Anti-suffragism was not limited to conservative elements. The anarchist Emma Goldman opposed suffragism on the grounds that women were more inclined toward legal enforcement of morality (as in the Women's Christian Temperance Union), that it was a diversion from more important struggles, and that suffrage would ultimately not make a difference. She also said that activists ought to advocate revolution rather than seek greater privileges within an inherently unjust system. Anti-suffragists saw women's efforts to gain the vote to be all surface dressing with a lack of serious intent to change the world for the better. Other Antis believed that social reform was better accomplished through trade unions and non-partisan groups. Progressives criticized suffrage in the Utah Territory as a cynical Mormon ploy, resulting in the passage of the Edmunds-Tucker Act.
The anti-suffrage movement began to change in its position against suffrage in 1917, expanding their scope to include anti-radical rhetoric. The anti-suffrage movement focused less on the issue of suffrage and began to spread fear of radical ideas and to use "conspiratorial paranoia." Suffragists were accused of subversion of the government and treason. They were also accused of being socialists, "Bolsheviks" or "unpatriotic German sympathizers." The Texas branch of the NAOWS accused women's suffrage groups of being linked to "socialism, anarchy and Mormonism." Accusations of being associated with unpopular radical movements was named after the second president of NAOWS, Alice Wadsworth, and called "Wadsworthy" attacks. In addition to associating suffrage with radicalism, the antis also felt that they were oppressed and had lost much perceived political power by 1917.
Anti-suffragism after the nineteenth amendment
Once the nineteenth amendment was passed, some women who opposed suffrage exercised this right. They took the energy they were investing in the anti-suffrage movement and turned it towards supporting the platform of the Republican party. Former members of anti-suffrage groups in New York became involved in the Women's National Republican Club. In this way, they left the private sphere and entered the public sphere, one of the things that they were resisting in their anti-suffrage efforts. Former anti-suffragist, Ida Tarbell, pointed out that it would take some time for women to get comfortable with voting. Some women didn't vote or get involved in politics. Others, like Annie Nathan Meyer advocated for all anti-suffrage women to not vote in order to allow the country to suffer from what she saw as a terrible decision to allow women to vote.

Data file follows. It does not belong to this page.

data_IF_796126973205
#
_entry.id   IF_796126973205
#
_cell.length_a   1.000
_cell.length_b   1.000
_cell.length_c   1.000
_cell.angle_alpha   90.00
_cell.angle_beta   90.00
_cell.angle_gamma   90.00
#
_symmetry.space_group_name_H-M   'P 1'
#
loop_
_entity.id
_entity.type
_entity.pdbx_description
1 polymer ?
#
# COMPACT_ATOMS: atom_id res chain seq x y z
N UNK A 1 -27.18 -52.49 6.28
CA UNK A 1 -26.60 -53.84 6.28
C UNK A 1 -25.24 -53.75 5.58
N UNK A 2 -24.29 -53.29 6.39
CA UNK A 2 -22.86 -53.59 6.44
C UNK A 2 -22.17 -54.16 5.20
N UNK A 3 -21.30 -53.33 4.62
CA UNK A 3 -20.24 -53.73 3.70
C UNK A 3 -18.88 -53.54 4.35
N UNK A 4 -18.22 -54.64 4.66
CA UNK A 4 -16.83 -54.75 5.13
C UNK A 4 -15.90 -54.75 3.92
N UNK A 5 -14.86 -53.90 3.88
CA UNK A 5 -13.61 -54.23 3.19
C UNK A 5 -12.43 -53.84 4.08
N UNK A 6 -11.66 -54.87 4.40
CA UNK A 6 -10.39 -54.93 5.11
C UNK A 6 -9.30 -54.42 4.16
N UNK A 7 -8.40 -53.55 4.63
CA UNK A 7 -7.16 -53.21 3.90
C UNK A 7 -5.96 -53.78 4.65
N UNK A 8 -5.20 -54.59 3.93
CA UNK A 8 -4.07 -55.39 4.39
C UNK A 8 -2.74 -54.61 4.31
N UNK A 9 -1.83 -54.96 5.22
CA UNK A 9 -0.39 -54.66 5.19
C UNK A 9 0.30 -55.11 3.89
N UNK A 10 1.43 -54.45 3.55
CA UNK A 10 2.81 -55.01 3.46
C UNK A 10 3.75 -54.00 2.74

The passage of the Nineteenth Amendment also kickstarted a coalition of anti-suffragists who organized themselves into a political anti-feminist movement in order to "oppose expansion of social welfare programs, women's peace efforts, and to foster a political culture hostile to progressive female activists. This coalition effectively blended anti-feminism and anti-radicalism by embracing and utilizing the hysteria of the post-World War I Red Scare."
There was contemporary criticism of the anti-suffrage movement in the United States. One criticism was that anti-suffragists did not present a consistent argument against suffrage. Other arguments were seen as inconsistent, such as Antis claiming that voting meant women must hold office, when members of anti-suffrage groups were already holding offices such as being on the school board. Other critics, such as Alice Stone Blackwell, pointed out that the anti-suffrage groups exaggerated certain claims, such as membership numbers. Critics also argued that there were no new arguments presented over time. Anti-suffrage groups were also criticized for being "inconsistent" in that they wanted women out of the public sphere, yet they gathered together into public lobbying groups against suffrage. The Valley Independent wrote in 1915 that any organization that wanted to oppose women's suffrage and which was made up of women "leaves a bad taste in our mouth."
Some critics were "almost contemptuous," such as Anna Howard Shaw, who said, "You'd think they would have loyalty enough to their sex not to make us all out a set of fools." Shaw believed that Antis were "puppets of more power male forces." Florence Kelley called anti-suffragists "lazy, comfortable, sheltered creatures, caring nothing for the miseries of the poor."
The Library and Archives division of the Georgia Historical Society have a collection of broadsides from the National Association Opposed to Woman Suffrage from 1917–1919. The documents appear to be printed by state affiliates of the national group. One of the documents was issued by The Men's Anti-Ratification League of Montgomery, Alabama.
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- Benjamin, Anne M. A History of the Anti-Suffrage Movement in the United States from 1895 to 1920: Women Against Equality. Lewiston: The Edwin Mellen Press, 1992. ISBN 978-0773494367
- Jablonsky, Thomas J, "The Home, Heaven, and Mother Party: Female Anti-Suffragists in the United States, 1868–1920." Brooklyn: Carlson, 1994
- Camhi, Jane Jerome. Women Against Women: American Anti-Suffragism, 1880–1920. Brooklyn, N.Y.: Carlson Pub., 1994. ISBN 0-926019-65-1
- Goodier, Susan. No Votes for Women: The New York State Anti-Suffrage Movement (University of Illinois Press; 2013) 272 pages; argues that antis were not against women's rights, but saw the female domestic role as threatened by masculine political responsibilities.
- Harrison, Brian Howard. Separate Spheres : The Opposition to Women’s Suffrage in Britain. London : Croom Helm, 1978.
- Nielsen, Kim. How Did Women Antifeminists Shape and Limit the Social Reform Movements of the 1920s?. Binghamton, NY: State University of New York, 2004 (electronic resource).